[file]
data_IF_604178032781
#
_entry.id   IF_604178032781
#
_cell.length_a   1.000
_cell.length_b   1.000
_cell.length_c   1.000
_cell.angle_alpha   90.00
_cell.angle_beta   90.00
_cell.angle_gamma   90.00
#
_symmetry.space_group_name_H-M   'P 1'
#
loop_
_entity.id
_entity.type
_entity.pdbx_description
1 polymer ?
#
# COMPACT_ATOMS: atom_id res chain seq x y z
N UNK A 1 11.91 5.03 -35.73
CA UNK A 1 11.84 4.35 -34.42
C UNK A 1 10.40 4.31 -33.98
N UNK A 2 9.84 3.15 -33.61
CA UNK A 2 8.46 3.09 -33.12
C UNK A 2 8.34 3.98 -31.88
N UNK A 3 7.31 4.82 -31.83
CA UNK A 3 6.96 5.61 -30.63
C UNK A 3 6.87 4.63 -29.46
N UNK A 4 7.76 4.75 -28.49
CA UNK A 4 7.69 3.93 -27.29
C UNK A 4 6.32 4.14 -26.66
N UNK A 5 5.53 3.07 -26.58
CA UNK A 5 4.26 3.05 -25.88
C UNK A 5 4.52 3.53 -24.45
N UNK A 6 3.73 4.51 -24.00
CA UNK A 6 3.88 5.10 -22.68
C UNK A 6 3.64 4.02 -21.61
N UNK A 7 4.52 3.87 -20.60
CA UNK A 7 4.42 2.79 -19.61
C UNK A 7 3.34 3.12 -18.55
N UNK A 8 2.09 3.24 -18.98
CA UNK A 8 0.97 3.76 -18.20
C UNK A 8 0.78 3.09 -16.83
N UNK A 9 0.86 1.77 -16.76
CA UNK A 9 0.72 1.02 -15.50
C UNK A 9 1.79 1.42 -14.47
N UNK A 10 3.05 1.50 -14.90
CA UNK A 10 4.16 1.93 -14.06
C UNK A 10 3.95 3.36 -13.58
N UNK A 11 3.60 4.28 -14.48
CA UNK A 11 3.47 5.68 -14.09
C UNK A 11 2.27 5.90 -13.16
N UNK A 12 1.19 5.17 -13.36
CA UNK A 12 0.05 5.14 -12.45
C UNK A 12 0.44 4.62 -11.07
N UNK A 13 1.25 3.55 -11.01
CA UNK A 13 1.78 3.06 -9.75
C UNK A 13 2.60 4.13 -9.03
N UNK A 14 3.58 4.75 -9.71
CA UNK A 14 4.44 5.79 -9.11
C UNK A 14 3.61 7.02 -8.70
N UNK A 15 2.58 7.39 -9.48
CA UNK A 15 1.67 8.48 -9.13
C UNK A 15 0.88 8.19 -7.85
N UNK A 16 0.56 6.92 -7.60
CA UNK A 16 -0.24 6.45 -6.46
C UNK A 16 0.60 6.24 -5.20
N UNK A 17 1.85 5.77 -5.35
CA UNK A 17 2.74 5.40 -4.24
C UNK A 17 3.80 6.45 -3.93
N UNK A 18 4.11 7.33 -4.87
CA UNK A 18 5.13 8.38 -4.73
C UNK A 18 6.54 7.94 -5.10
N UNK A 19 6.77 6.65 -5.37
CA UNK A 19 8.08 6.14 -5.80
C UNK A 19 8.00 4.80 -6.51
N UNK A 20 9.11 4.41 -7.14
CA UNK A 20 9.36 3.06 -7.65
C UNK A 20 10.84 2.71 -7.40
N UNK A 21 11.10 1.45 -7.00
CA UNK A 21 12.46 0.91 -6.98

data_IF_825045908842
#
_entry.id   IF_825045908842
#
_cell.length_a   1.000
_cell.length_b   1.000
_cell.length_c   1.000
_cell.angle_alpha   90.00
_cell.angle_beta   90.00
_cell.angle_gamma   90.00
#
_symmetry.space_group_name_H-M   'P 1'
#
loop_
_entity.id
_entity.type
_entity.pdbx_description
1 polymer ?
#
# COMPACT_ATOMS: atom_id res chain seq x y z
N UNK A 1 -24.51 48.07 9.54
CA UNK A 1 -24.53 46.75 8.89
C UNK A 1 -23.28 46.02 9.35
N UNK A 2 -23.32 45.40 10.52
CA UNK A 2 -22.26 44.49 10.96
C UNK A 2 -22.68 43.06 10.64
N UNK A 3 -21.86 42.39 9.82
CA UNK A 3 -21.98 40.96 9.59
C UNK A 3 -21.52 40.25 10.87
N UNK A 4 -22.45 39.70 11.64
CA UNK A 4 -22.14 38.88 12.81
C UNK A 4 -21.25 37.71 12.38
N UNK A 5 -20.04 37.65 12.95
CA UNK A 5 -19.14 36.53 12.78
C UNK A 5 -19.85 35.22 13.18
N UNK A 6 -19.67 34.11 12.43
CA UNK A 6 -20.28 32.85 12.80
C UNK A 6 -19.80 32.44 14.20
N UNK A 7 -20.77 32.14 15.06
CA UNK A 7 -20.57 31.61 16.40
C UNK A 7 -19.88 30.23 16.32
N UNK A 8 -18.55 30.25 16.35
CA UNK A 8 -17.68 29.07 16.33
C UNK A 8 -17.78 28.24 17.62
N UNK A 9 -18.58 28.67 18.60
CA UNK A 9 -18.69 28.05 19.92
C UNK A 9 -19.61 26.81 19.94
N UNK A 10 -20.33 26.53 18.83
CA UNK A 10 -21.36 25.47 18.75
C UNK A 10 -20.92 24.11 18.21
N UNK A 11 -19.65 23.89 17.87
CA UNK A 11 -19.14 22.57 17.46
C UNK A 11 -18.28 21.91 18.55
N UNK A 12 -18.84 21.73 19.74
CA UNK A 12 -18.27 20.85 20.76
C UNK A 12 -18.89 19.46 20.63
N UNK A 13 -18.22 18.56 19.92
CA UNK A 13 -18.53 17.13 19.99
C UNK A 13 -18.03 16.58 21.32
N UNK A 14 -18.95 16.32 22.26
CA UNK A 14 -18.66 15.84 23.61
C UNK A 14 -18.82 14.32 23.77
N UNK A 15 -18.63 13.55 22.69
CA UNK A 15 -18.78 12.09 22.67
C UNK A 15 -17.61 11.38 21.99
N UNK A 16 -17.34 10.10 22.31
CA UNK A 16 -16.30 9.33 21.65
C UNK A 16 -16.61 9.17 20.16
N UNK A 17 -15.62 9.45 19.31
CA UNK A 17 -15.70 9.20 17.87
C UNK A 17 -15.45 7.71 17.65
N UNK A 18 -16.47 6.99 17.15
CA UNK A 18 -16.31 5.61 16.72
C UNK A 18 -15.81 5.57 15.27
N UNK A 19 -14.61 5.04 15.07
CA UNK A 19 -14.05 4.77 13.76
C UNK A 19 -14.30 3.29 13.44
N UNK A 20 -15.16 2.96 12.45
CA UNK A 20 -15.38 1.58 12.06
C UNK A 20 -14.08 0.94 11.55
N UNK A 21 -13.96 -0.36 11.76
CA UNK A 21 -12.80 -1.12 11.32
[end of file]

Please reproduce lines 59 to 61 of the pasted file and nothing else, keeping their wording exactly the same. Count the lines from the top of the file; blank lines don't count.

C UNK A 13 2.60 4.13 -9.03
N UNK A 14 3.58 4.75 -9.71
CA UNK A 14 4.44 5.79 -9.11